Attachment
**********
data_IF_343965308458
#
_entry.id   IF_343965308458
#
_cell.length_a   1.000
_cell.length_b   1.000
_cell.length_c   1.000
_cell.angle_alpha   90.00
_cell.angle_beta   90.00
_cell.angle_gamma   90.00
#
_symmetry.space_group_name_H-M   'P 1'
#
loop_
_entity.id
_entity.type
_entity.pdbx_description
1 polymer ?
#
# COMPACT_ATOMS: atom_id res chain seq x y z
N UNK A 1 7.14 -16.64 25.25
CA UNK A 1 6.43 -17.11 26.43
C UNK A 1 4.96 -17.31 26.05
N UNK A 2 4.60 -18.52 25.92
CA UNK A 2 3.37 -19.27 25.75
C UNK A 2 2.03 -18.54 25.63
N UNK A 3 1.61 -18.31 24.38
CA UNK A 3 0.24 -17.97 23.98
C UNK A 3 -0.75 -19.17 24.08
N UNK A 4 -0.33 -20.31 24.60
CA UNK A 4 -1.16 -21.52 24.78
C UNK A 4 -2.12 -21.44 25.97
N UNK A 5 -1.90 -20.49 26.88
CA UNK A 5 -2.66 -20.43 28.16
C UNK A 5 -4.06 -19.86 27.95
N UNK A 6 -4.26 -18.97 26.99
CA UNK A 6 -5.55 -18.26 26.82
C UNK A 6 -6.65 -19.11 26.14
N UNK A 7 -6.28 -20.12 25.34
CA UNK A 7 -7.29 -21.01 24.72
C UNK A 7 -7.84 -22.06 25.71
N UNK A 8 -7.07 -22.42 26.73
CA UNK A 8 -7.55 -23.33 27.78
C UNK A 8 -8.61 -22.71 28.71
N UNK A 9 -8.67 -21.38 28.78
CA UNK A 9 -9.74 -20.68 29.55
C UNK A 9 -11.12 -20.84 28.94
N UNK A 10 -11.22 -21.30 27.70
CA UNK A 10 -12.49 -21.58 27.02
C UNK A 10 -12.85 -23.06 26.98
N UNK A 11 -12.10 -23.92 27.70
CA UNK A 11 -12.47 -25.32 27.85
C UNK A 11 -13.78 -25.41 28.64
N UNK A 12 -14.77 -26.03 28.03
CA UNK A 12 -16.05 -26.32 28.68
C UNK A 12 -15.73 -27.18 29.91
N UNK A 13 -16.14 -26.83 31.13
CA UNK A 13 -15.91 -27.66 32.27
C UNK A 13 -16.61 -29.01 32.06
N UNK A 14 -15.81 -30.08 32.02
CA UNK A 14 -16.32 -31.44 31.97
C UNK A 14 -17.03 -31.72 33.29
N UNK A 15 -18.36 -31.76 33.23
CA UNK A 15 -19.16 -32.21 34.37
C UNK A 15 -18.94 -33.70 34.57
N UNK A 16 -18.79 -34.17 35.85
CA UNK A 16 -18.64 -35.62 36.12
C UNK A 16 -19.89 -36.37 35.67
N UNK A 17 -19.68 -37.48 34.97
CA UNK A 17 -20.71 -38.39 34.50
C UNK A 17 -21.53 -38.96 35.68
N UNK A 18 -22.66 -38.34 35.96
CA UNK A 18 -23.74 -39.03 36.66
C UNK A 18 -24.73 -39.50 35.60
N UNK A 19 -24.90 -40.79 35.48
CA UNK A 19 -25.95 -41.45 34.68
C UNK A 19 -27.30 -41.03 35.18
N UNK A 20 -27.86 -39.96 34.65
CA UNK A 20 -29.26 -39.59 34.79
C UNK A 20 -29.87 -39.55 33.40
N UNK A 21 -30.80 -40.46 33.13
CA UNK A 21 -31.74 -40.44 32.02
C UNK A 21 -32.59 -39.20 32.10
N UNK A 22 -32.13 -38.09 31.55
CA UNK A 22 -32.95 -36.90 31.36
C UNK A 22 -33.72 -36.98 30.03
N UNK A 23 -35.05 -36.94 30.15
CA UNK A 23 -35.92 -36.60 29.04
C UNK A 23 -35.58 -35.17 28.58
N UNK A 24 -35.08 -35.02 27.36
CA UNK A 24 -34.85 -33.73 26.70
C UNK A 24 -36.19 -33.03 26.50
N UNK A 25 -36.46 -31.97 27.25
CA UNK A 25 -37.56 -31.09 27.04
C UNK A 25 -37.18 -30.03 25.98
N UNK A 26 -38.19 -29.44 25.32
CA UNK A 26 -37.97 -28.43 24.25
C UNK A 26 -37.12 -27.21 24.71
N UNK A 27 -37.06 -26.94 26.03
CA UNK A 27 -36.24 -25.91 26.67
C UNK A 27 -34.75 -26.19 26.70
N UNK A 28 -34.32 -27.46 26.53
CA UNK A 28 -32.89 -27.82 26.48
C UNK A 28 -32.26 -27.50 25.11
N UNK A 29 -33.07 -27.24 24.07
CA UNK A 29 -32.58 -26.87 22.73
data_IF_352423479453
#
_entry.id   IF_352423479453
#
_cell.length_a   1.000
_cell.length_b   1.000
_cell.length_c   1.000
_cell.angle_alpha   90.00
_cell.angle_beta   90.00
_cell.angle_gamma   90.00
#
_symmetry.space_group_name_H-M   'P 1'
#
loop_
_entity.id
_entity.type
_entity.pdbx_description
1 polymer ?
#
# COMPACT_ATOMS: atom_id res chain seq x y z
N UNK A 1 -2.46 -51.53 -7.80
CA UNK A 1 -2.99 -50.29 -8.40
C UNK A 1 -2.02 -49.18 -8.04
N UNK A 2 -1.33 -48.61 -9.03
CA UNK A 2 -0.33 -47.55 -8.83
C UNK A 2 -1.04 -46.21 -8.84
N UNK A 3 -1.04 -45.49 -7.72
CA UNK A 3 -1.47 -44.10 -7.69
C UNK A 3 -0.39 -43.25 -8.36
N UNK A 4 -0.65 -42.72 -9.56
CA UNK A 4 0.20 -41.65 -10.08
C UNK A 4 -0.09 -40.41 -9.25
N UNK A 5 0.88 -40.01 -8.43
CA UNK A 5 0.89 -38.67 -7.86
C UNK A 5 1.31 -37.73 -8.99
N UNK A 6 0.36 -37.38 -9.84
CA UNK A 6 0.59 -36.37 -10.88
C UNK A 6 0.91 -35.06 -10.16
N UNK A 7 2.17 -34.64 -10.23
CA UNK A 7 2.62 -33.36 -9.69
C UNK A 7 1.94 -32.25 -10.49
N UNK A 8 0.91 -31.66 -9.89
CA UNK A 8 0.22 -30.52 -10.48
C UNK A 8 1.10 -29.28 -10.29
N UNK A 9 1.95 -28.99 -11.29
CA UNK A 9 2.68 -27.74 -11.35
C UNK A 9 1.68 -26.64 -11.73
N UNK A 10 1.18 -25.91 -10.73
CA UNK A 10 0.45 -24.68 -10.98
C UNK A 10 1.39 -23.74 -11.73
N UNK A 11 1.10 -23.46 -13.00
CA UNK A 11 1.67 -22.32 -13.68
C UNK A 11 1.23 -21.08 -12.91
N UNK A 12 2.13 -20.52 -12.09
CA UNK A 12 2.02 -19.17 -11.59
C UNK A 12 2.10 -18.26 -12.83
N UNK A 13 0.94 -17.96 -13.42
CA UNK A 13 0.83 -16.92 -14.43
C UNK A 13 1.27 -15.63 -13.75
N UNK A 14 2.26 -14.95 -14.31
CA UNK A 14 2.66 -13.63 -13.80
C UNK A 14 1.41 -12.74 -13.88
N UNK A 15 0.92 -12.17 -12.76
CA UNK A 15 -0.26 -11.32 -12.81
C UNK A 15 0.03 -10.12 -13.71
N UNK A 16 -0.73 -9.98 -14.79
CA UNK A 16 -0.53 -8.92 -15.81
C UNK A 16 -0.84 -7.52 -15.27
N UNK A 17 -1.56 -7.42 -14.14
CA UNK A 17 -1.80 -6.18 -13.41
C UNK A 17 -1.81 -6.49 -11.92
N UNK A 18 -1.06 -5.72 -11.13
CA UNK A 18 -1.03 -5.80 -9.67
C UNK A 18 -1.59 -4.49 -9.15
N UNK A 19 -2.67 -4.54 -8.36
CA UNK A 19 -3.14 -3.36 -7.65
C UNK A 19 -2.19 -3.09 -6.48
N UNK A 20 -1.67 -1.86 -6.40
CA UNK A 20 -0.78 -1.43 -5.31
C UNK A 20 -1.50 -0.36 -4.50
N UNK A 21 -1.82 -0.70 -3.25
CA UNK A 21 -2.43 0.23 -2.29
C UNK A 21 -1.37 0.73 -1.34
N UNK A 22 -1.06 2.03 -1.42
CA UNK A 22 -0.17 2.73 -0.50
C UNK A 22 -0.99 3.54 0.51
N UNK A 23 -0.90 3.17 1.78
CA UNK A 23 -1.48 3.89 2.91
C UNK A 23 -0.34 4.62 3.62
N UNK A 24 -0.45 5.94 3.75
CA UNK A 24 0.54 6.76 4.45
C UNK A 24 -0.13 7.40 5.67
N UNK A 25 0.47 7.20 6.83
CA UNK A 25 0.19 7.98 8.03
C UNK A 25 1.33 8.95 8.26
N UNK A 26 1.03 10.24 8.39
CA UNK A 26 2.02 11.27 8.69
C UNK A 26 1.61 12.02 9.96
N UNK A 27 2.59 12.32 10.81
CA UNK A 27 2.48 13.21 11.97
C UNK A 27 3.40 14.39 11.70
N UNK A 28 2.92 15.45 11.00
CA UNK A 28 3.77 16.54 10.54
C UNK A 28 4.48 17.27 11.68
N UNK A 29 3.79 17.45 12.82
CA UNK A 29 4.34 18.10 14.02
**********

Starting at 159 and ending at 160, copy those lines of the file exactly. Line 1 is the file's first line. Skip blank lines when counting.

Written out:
C UNK A 11 1.23 -21.08 -12.91
N UNK A 12 2.13 -20.52 -12.09